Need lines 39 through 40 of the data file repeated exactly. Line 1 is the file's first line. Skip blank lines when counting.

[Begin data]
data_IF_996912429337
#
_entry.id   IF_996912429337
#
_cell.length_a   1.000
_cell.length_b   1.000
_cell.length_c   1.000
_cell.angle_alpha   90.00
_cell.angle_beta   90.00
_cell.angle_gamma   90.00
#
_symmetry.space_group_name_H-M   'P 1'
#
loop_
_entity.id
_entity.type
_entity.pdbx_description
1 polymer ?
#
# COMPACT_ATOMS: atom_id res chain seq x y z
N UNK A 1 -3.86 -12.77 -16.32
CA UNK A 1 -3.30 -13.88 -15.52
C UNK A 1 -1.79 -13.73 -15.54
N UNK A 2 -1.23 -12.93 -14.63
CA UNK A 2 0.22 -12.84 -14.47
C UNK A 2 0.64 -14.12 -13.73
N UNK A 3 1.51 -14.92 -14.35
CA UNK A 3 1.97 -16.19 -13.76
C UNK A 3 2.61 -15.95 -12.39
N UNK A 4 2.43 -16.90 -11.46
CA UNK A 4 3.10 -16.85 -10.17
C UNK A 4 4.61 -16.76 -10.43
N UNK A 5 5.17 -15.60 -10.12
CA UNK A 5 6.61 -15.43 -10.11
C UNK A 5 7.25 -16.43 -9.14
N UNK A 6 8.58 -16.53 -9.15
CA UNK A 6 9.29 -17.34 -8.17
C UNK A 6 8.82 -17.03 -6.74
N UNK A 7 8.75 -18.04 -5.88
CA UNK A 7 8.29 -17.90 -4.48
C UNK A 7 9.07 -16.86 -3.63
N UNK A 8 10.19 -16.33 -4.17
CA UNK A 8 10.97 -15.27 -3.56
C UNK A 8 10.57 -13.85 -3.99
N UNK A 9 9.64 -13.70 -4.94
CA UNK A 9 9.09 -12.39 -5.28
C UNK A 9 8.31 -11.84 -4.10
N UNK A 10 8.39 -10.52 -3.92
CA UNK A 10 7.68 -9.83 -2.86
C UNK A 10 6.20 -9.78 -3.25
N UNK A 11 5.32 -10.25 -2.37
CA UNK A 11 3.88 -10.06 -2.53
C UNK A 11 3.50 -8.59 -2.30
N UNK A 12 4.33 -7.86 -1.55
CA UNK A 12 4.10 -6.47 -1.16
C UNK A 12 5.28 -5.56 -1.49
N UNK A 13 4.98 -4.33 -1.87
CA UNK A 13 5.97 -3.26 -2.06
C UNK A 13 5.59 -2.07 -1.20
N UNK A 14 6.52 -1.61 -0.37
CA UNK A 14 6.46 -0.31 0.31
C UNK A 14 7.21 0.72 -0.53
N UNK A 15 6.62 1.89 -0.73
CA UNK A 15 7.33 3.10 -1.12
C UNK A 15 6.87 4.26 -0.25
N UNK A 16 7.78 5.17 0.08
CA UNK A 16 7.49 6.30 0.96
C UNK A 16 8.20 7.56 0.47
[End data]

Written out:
N UNK A 7 8.75 -18.04 -5.88
CA UNK A 7 8.29 -17.90 -4.48